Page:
Tuesday, May 13, 2008
Bonnie and Clyde
Bonnie and Clyde; crime drama, USA, 1967; D: Arthur Penn, S: Warren Beatty, Faye Dunaway, Gene Hackman, Michael J. Pollard, Estelle Parsons, Denver Pyle, Dub Taylor, Gene Wilder
In '31 the rebellious waitress Bonnie spots criminal Clyde from her window, while he is trying to steal a car. Very quickly she joins him and they become robbers, although in the very first bank they don't find anything since it went bankrupt. In a gas station, they meet mechanic Moss who also joins them, as well as Clyde's brother Buck and his wife Blanche. The five of them robs banks throughout America and hides in various hotels. After they reached notorious status, Buck gets killed in a police ambush, while Blanche gets arrested, thus forcing Bonnie and Clyde to hide in Moss' house. In '34 the police shoots down and kills Bonnie and Clyde on a field.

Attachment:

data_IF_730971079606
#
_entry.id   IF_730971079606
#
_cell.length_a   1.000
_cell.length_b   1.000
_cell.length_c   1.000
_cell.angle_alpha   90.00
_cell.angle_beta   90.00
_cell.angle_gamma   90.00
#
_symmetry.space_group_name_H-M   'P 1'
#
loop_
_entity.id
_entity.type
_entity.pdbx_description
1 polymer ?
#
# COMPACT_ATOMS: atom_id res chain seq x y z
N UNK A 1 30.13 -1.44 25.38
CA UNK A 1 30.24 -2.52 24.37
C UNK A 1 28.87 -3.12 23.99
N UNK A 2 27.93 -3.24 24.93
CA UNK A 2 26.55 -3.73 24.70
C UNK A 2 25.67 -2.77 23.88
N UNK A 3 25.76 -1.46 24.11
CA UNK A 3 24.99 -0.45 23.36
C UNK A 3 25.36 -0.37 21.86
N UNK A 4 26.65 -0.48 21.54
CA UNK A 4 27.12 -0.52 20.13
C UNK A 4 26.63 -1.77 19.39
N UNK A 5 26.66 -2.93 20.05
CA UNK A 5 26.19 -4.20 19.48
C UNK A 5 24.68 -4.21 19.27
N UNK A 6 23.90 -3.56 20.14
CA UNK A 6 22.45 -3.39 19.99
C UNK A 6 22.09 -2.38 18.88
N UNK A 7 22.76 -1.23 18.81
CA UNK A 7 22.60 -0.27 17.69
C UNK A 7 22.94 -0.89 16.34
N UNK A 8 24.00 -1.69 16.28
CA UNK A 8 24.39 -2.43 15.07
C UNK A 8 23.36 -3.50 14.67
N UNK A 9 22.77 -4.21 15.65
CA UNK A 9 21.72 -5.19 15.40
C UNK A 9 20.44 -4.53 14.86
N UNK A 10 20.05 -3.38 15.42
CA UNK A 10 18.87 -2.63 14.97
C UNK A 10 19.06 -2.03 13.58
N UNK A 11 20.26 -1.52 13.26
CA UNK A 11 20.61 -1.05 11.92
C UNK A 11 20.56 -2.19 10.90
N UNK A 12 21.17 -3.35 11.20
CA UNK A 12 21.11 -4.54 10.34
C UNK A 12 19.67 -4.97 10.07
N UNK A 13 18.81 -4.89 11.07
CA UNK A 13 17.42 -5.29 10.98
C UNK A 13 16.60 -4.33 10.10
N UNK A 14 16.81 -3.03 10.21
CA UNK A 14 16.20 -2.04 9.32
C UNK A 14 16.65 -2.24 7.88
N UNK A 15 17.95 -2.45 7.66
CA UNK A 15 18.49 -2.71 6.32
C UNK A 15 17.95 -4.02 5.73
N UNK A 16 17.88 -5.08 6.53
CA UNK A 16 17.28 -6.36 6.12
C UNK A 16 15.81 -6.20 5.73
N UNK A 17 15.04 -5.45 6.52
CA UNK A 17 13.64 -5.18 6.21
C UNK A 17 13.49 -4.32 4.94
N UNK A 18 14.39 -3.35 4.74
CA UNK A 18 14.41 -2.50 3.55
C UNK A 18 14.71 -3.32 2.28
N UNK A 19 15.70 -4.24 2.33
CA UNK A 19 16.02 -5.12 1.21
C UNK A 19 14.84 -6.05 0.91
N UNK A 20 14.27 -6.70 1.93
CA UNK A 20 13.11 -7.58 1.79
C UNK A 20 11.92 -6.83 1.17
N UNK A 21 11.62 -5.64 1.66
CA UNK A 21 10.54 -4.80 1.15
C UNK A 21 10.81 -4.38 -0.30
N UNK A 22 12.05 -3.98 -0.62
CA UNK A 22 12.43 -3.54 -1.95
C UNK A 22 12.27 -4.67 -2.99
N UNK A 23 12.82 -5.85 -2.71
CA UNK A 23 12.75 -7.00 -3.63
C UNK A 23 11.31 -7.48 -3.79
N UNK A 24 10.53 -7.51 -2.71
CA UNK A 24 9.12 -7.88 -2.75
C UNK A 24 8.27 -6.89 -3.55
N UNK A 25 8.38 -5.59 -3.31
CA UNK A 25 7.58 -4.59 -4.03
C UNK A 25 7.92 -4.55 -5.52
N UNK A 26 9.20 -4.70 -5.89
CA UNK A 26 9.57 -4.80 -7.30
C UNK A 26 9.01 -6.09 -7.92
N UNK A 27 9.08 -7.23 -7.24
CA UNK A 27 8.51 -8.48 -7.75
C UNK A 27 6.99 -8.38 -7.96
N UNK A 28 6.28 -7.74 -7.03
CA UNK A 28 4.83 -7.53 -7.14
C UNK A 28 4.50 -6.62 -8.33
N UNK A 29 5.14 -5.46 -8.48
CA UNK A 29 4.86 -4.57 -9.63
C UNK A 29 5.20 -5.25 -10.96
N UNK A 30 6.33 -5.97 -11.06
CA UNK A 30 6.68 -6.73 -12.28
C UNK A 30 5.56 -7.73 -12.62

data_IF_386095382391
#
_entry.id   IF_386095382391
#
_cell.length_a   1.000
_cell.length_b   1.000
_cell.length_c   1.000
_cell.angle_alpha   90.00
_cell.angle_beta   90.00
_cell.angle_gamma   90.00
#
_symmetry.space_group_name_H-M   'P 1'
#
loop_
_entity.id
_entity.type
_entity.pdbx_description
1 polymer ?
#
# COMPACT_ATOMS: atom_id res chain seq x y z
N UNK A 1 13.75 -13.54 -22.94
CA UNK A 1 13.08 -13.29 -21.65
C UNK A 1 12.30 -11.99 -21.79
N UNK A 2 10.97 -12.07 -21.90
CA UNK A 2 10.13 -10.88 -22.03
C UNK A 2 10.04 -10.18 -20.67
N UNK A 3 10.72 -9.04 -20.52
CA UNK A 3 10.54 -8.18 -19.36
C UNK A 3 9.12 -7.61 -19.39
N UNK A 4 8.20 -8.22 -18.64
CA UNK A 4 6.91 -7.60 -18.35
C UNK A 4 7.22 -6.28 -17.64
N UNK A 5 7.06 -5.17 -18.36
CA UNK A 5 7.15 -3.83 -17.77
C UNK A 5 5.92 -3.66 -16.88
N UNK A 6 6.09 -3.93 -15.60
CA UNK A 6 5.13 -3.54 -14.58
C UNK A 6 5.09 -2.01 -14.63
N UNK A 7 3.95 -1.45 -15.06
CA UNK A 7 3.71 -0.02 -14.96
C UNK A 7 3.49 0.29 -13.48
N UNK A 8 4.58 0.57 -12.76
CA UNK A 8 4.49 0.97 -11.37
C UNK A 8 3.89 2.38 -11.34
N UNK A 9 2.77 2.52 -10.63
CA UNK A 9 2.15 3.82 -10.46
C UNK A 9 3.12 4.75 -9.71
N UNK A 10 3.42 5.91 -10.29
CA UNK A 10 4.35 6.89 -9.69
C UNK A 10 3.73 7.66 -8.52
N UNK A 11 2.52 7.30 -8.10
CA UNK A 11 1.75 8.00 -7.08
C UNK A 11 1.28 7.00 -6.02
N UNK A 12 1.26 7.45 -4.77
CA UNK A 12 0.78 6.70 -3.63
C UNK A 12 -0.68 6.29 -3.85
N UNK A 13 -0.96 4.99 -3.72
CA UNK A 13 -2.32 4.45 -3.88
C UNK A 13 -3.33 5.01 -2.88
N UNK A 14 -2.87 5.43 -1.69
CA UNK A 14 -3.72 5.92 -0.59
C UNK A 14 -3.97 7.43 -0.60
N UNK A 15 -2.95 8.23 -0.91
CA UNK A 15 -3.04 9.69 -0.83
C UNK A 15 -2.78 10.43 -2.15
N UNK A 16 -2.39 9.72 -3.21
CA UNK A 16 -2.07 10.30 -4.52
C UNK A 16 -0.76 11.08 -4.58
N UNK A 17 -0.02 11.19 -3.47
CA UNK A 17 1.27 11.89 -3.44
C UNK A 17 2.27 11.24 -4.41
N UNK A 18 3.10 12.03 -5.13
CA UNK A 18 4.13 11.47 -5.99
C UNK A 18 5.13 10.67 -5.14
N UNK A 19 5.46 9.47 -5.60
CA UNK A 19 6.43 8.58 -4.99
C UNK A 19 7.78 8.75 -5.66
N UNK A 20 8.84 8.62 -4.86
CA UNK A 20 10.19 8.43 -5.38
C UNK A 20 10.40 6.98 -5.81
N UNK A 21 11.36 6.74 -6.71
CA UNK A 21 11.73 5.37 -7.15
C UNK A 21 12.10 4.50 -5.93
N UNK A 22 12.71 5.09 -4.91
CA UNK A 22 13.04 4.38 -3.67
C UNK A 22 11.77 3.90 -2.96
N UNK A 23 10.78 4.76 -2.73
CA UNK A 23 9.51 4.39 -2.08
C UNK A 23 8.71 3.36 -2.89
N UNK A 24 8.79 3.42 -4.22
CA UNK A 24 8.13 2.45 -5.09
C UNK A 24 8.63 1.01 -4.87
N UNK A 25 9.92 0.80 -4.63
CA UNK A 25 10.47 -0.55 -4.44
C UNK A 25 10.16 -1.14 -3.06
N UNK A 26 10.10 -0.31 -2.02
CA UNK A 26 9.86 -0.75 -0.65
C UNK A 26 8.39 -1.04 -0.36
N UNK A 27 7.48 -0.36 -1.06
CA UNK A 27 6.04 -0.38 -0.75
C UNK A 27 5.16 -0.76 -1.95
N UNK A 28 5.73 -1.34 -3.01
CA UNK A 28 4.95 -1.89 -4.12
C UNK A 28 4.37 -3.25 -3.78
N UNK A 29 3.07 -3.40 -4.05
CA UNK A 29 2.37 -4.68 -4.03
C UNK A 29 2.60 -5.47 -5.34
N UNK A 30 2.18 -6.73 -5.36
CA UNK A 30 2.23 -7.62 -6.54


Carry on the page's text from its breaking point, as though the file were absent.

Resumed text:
With this masterful crime ballade director Arthur Penn reconstructed the life of the notorious couple that could have easily been called 'the criminal Romeo and Juliet', breaking a lot of taboos for the 1960's and opening a new path for "New Hollywood", not caring if the movie is directed in an uneven way as long as it's unusual: "Bonnie and Clyde" were thus nominated for 7 Golden Globes, including best picture and director, won 2 Oscars (supporting actress Estelle Parsons, cinematography) and 2 BAFTA awards (most promising newcomers Faye Dunaway and Michael J. Pollard). Penn and screenwriters Newman, Benton and Towne slightly sympathize for the criminal duo and the direction isn't as strong as the juicy written screenplay, but it finds just the right measure in their lives that end tragically - thus the last sequence is shot in slow motion. Clyde (great Warren Beatty) is truly an unusual antihero - he cut off his two toes so that he wouldn't have to work, and when Bonnie starts passionately kissing him after he stole the car, he stops her in a gentleman way because he has "good manners", implying he had troubles with impotence. Comedian Gene Wilder has a small cameo somewhere in the middle of the film as the victim whose car has been stolen, while Gene Hackman is hilarious in the scene where he makes grimaces while Bonnie reads about an ugly woman. Bizarre, chaotic, restless, messy and totally wild, this is a movie that isn't for everyones taste, and was thus panned by the critics in 1967, but one has to respect the authors for bravely trying to break with every single conventional rule that made the cinema so stiff before.